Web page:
Play Skills – Connection Between Toys and Brain Development
Play has a vital role to play in a child's development. It is through play that children can explore their environment and make sense of new information. Their experiences of play help strengthen and expand the networks of connections in their developing brains. As your child's brain is developing, many more connections are made. The links that are used regularly become more robust and branch out into complex networks. Therefore, play is crucial for brain development. It offers opportunities for your child to experience new things and practice already existing skills, which further strengthens networks of brain connections.
One can apply Piaget's stages of cognitive development in this context. In the first stage, the sensorimotor stage, your child begins to explore the world with their senses. This stage starts when your child is born until they are about two years of age. They will look out at things and may put them in their mouth. It is also in this stage that they learn cause-and-effect; they shake a rattle and learn that moving it creates a sound, for instance. Toys that can be held by your baby can be given like rattles and mobiles. It is also in this stage where your child develops the gross motor skills of reaching and grasping. For older infants, toys involving transferring objects from one container to another can be given to them. When your child progresses to the preoperational stage, they engage in pretend play; this stage is from two years of age to about seven years of age. For example, your child may pretend that their hand or a building block is a phone. Toys like cooking sets, dollhouses, cars, and trucks can be given to your child in this stage of cognitive development. They also participate in role-playing. Essentially, toys seem to enhance play. They provide an opportunity for your child to be creative and imaginative.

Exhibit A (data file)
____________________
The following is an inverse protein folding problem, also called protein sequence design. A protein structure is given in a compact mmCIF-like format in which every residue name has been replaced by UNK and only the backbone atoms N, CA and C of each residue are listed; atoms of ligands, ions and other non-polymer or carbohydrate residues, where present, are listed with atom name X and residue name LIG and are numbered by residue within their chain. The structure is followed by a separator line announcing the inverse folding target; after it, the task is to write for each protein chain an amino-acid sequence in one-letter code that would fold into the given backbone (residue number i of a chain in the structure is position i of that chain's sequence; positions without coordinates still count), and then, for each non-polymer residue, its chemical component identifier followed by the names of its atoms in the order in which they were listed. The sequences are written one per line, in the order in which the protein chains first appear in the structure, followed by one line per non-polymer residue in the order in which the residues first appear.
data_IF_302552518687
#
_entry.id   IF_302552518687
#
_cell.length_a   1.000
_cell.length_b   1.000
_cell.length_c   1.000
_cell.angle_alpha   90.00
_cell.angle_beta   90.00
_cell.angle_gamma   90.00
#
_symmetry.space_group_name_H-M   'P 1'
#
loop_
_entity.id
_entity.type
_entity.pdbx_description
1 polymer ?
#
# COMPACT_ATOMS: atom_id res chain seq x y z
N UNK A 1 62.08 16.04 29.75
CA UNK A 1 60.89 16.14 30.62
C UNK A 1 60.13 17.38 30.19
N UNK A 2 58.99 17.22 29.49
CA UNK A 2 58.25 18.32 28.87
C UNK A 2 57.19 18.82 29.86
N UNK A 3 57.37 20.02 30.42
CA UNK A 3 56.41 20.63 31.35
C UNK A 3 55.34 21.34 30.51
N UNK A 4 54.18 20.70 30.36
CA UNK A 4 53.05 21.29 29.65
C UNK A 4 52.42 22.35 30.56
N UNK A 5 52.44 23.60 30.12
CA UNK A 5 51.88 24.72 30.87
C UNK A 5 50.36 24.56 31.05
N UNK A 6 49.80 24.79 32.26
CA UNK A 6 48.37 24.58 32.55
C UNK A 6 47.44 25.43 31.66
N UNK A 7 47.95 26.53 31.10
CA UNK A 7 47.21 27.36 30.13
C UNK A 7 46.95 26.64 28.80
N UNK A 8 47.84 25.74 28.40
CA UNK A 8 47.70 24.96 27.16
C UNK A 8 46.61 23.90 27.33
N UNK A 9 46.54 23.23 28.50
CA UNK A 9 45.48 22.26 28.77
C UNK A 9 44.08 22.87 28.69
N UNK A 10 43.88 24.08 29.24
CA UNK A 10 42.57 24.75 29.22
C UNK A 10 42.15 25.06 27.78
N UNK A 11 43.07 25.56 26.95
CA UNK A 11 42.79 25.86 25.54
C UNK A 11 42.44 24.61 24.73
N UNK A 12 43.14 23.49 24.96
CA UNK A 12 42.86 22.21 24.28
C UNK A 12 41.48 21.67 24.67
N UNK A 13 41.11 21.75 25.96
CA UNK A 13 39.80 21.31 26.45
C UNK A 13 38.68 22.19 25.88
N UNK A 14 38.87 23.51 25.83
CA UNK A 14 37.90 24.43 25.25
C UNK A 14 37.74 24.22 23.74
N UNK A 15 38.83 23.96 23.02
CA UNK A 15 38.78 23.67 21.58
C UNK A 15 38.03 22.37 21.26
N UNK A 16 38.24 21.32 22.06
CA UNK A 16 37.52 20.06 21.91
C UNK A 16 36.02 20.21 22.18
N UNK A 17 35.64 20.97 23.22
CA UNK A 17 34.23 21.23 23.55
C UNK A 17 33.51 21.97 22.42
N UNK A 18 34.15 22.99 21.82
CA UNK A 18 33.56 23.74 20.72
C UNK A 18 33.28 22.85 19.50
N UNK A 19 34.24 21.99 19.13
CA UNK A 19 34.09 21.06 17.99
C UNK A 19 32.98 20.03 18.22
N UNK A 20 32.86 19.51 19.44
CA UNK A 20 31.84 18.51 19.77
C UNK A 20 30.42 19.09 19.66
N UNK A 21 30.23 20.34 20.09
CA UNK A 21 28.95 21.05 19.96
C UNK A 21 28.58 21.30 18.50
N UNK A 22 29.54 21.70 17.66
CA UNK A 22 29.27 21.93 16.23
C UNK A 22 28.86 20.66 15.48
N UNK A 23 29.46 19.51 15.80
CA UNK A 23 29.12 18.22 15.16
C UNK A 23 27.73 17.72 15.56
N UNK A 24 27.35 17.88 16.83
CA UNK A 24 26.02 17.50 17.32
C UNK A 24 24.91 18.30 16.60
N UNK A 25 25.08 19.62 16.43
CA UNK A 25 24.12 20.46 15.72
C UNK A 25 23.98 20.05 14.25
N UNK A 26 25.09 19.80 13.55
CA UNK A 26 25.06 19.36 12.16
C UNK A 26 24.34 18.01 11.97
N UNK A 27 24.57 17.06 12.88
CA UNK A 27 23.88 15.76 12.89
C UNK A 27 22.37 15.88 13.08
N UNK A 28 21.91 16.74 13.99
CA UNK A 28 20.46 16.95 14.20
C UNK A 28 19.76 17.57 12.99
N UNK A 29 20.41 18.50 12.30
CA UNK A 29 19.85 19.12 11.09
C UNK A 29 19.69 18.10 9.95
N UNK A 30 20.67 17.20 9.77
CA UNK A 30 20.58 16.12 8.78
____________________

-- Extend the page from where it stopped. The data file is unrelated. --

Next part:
Additionally, toys bring you and your child together in play. Early brain development is enhanced through such relationships. Toys provide a bridge for your child's interaction with you and other caregivers. However, toys should not be used as a substitute for the unconditional and loving attention that you give to your child; toys only enhance these interactions. When you play with your child, their learning is enhanced. You can observe their skills and help expand them. You put forward ideas of what else your child can make with building blocks. Your child's self-esteem and level of mastery improve when you play with them. Toys facilitate the development of relationships as you and your child share in the mutual joy and delight of discovering something new.
Through play, your child makes connections in their brain; they learn new skills and practice old ones. Toys seem to improve your child's play experiences. They are material with which your child can develop and improve their ability to be creative and imaginative; they develop flexible thinking. They learn about cause-and-effect relationships. Certain toys may help develop specific skills like visual-spatial skills and the like; LEGO and puzzles, for instance. By playing with toys with your child, you can enhance their learning. They also learn how to play with another person, thus aiding in social development.
Bales, D. W. (2019). The Importance of Play. Retrieved from: https://extension.uga.edu/publications/detail.html?number=C105310&title=The%20Importance%20of%20Play
Frank, C. (n.d.). Choosing the Right Toy for the Right Age. Retrieved from: https://www.webmd.com/parenting/features/choosing-right-toys-for-right-age#1
Glassy, D., Romano, J. & Committee on Early Childhood, Adoption and Dependent Care. (2003). Selecting Appropriate Toys for Young Children: The Pediatrician's Role. Pediatrics,111(4), 911-913. DOI: 10.1542/peds.111.4.911
White, J. (2019). How to Boost Your Baby's Brain Development. Retrieved from: https://www.verywellfamily.com/how-to-build-up-a-babys-motor-and-cognitive-skills- 284366